When it comes to building your bank of contacts, it’s all about quality over quantity. You want to target people that may hold promise in the form of the opportunities they could potentially put in your path, or indeed the industry knowledge they can share with you.

As we’ve learned, weak ties are a valuable element to include, but it is also wise to do your homework on new contacts that will be of true benefit to you in your career. Find out who is going to what events, cherry pick those you want to get to know and then aim to impress by doing advance research on them to help get the conversation flowing in the moment.

Essentially, the people you network with should have substance in relation to your goals and objectives. It’s better to become acquainted with a short list of worthwhile contacts than to boast an endless string of connections that are unlikely to have any impact on you professionally.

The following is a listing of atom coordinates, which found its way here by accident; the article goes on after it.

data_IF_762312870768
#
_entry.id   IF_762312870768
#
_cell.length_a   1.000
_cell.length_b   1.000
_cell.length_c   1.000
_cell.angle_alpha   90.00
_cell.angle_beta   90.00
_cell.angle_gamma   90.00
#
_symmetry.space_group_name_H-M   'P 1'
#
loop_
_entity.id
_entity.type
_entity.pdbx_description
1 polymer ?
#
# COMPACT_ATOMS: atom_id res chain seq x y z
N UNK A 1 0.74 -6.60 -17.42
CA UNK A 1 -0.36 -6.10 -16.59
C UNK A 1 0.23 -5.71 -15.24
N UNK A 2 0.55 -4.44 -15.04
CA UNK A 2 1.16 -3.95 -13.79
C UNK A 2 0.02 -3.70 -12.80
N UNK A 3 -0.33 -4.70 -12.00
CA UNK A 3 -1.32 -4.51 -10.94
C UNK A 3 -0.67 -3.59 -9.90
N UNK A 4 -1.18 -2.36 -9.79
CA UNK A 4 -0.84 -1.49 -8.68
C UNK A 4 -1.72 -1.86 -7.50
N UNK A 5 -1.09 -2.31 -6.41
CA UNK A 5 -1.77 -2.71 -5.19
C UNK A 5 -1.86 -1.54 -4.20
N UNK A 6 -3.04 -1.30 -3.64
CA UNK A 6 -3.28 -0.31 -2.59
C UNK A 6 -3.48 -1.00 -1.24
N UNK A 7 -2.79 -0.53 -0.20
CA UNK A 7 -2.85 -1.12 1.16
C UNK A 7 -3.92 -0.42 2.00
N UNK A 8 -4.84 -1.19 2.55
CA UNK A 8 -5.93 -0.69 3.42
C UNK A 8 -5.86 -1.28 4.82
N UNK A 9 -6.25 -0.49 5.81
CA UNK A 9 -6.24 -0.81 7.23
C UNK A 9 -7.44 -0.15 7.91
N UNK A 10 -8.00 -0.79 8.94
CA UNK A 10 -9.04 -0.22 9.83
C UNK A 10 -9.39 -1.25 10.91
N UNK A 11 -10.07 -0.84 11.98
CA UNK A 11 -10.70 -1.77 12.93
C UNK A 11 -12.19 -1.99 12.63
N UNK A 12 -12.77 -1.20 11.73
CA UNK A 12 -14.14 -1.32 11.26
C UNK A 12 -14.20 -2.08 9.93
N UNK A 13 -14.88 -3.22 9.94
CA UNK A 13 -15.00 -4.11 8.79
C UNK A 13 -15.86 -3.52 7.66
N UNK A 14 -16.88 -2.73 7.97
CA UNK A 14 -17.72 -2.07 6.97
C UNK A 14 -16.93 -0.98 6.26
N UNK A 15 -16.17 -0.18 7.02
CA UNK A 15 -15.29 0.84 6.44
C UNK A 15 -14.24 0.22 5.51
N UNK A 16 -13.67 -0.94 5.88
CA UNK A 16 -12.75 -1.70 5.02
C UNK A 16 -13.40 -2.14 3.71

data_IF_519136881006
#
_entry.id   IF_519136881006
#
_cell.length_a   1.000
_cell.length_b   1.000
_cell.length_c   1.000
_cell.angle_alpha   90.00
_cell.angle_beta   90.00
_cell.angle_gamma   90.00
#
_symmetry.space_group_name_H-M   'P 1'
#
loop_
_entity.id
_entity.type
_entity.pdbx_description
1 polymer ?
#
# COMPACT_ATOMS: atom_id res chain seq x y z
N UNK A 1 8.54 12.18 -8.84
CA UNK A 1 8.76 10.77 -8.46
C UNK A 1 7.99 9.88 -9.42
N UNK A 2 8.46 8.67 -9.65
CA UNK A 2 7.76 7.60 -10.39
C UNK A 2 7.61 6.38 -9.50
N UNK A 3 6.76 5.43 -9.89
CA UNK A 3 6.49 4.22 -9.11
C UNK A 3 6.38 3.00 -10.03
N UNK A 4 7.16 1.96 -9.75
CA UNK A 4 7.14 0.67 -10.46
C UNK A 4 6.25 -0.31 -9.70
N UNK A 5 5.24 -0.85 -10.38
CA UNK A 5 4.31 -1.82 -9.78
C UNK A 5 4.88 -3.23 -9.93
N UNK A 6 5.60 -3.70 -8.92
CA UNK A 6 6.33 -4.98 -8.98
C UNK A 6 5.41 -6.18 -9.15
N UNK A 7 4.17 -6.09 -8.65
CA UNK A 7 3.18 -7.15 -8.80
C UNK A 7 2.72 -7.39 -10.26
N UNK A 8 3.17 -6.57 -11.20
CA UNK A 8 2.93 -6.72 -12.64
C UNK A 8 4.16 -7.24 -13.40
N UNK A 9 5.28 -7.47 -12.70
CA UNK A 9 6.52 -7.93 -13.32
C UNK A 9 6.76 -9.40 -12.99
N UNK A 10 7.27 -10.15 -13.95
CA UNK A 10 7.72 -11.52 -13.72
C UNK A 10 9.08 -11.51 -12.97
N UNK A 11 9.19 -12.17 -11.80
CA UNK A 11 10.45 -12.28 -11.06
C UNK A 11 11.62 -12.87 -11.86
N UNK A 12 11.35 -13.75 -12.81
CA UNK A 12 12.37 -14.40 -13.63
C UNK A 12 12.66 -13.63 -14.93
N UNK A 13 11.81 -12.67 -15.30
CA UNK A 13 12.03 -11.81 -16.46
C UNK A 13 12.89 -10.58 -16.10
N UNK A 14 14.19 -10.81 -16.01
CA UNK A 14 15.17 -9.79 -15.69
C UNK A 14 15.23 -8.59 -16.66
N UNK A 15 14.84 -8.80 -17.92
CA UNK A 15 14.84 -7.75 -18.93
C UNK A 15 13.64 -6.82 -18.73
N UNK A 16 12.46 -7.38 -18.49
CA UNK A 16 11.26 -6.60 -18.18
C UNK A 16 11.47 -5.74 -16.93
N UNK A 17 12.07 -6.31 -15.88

6.   Get some networking practise in virtually 

LinkedIn for Solcitors

If the thoughts of upping your work-related mingling efforts makes you slightly queasy, take advantage of the virtual networking revolution that was born out of the COVID-19 pandemic.

From online events to social platforms like LinkedIn and Twitter, connecting and communicating via the virtual world has not only become more accepted over the past two years, but has also become an expected medium to maintain and build professional connections.

While it’s important to also show face at in-person events – particularly those with specific relevance to you – these online platforms provide a great opportunity to practise your networking skills in the comfort of your own office or home.